|Marcolino et al , patients with hypertension and diabetes mellitus||Application/computer||Data registry from health care professionals||Symptoms, medical history, physical examination, current medications, laboratory results and other complementary examinations||Screen for disease; confirm diagnosis; suggest clinical recommendations||Alerts and reminders of important clinical issues; recommendations for clinical management||Patients, health care professionals||All users were satisfied with the program|
|Willis et al  (SystmOne), patients with hypertension, diabetes mellitus, atrial fibrillation, or risky prescription||Unknown/computer||EHRs, paper-based health records||Patient status, diagnosis, drug, duration of medication||Behavioral change technique delivery via audit and feedback and prompts and reminders||Audit and feedback (evidence-based clinical messages, answers to common queries, action-planning templates) and prompts and reminders (prompts for risky prescribing, prompts for adherence of quality-of-care indicators)||Patients, clinicians||The program has good performance for simple behaviors within the control of clinicians, but not for the behaviors that need patient engagement|
aEHR: electronic health record.
CDSS Designs for Use in Tele–Case Management
Two articles evaluated the use of CDSSs in managing patients with diabetes, hypertension, and polypharmacy [, ]. Input data was mostly entered by health care providers from the patient registry and admission notes, including information regarding chief concerns, current illness, past medical history, current medications, laboratory results, and imaging. The outputs were notifications, clinical management recommendations, and medication management ( ). However, feedback was used among primary care providers and patients and could also be used between primary care providers and other specialists. For example, in the study by McDonald et al [ ], patients’ prescriptions were circulated between community health providers and tertiary health facilities. Moreover, ICT systems were also designed for multiple-user registration, which increases the accessibility of systems to serve multidisciplinary teams, including physicians, nurses, nurse technicians, and support teams.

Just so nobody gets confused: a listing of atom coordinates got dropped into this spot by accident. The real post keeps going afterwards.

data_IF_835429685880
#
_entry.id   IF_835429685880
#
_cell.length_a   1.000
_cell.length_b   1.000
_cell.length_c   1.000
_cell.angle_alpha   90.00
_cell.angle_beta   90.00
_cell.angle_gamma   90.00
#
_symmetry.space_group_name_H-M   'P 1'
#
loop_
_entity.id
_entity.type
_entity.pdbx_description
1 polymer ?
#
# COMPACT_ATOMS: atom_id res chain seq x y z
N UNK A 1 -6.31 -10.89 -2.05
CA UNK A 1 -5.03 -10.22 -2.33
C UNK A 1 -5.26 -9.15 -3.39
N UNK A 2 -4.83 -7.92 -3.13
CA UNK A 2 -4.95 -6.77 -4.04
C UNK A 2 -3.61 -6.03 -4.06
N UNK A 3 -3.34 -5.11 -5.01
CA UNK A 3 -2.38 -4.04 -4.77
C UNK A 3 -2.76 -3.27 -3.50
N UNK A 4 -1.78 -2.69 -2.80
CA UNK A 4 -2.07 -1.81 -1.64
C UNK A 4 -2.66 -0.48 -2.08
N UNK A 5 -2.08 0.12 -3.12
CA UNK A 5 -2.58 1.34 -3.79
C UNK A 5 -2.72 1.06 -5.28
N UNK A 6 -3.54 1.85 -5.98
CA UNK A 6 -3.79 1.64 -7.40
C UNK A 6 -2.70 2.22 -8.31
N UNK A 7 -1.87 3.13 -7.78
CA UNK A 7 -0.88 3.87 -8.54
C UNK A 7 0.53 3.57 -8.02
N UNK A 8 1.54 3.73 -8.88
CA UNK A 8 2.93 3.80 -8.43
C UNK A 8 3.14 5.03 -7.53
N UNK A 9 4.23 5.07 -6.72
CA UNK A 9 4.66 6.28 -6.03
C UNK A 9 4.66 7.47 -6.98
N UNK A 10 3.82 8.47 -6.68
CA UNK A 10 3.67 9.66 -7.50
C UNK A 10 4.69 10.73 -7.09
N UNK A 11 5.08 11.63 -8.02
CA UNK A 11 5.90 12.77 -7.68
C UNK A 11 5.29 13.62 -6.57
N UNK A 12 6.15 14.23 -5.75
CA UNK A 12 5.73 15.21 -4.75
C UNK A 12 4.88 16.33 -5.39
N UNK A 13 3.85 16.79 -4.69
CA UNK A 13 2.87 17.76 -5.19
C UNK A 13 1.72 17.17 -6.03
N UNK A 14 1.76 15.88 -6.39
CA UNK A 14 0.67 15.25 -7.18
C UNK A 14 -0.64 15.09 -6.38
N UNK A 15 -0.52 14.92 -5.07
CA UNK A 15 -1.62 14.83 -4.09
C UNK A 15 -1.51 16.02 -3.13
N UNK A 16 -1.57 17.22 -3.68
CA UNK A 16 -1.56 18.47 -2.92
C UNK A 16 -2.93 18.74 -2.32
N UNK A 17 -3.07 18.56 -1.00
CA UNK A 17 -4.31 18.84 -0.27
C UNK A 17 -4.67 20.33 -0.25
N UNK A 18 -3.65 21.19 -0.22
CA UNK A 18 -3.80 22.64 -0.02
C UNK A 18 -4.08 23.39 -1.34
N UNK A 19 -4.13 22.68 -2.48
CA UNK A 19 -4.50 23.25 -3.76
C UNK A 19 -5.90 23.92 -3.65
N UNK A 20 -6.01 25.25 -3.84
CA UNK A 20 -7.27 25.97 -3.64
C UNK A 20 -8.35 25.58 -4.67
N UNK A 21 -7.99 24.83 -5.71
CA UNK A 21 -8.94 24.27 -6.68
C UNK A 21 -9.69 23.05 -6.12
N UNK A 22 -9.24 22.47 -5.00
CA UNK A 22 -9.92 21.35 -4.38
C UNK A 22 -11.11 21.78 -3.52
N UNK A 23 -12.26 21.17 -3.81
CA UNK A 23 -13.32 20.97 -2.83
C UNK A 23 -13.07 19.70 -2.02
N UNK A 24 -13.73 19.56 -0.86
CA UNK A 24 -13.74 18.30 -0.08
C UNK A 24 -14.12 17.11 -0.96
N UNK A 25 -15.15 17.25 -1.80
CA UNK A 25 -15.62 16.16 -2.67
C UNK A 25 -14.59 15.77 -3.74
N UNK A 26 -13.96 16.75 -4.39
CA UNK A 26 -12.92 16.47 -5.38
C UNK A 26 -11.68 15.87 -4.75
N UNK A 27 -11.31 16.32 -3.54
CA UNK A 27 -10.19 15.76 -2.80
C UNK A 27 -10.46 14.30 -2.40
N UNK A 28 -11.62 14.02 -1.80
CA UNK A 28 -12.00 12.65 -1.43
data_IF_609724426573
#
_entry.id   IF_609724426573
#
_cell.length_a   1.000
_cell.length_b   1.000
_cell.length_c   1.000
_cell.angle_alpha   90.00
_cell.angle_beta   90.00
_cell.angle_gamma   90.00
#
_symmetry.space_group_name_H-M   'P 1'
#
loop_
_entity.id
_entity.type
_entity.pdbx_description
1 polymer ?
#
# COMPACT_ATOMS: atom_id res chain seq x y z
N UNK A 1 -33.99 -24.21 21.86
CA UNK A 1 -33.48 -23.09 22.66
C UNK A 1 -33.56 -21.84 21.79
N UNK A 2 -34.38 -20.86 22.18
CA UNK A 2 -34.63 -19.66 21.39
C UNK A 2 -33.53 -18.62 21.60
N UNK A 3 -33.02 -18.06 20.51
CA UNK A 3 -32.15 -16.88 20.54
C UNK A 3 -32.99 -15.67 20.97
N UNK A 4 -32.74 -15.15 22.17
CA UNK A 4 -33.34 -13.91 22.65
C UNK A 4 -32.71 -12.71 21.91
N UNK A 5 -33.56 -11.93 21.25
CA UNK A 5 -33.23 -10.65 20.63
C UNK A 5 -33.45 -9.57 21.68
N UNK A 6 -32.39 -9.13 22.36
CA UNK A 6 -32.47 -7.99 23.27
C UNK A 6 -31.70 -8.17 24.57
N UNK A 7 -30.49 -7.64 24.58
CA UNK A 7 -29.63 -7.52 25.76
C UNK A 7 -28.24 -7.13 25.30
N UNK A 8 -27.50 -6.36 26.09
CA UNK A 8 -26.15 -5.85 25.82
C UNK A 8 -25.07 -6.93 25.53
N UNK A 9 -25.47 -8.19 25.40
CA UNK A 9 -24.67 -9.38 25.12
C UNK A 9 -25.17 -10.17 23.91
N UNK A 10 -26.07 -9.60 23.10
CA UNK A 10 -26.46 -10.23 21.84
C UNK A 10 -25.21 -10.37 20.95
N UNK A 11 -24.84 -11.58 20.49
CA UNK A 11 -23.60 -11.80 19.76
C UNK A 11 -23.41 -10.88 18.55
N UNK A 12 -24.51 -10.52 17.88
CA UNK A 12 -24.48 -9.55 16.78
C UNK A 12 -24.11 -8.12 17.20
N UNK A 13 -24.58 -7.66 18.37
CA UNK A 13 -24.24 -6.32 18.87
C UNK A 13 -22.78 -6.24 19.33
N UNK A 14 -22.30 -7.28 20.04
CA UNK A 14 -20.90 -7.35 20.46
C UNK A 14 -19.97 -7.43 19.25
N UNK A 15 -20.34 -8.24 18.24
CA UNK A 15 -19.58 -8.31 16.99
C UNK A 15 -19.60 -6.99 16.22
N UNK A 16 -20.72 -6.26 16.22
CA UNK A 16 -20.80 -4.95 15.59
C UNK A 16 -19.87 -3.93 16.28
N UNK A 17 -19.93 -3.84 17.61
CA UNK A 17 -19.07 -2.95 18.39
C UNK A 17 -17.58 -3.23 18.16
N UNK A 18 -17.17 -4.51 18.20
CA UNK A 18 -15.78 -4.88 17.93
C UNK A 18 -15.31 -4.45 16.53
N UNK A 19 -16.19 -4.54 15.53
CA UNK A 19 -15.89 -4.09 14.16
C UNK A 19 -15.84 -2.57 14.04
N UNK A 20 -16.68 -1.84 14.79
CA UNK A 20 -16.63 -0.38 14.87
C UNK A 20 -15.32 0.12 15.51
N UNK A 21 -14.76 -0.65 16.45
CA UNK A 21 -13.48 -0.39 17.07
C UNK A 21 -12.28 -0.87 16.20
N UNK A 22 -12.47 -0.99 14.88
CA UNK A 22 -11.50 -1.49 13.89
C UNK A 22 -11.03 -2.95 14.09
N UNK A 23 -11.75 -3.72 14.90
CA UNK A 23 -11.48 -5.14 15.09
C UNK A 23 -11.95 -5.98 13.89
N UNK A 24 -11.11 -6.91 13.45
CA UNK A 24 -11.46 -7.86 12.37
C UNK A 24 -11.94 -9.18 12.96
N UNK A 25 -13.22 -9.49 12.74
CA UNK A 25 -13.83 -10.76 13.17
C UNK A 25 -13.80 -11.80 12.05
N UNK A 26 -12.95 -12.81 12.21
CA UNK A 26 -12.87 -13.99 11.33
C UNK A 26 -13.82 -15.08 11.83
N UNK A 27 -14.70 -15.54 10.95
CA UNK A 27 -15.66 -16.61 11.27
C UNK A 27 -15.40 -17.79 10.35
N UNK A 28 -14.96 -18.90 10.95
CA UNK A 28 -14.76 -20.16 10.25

|Study (intervention), patient characteristics||Clinical decision support system||Outcomes of intervention|
|Software/hardware||Source of input||Input||Task||Output (content)||Output users (decision-makers shown in italics)|
|McDonald 2019 et al  (MedSafer), patients aged ≥65 years with polypharmacy||Admission notes, EHRsa||Clinic visits, past hospitalization, past medical history, disease conditions||Identify deprescribing rules; screen for prescriptions; choose medication lists||Medication tapering instructions, patient education materials||Patients, caregivers, community pharmacists, community physicians||Increased documentation of patients with potentially inappropriate medications, slightly fewer ADEsb|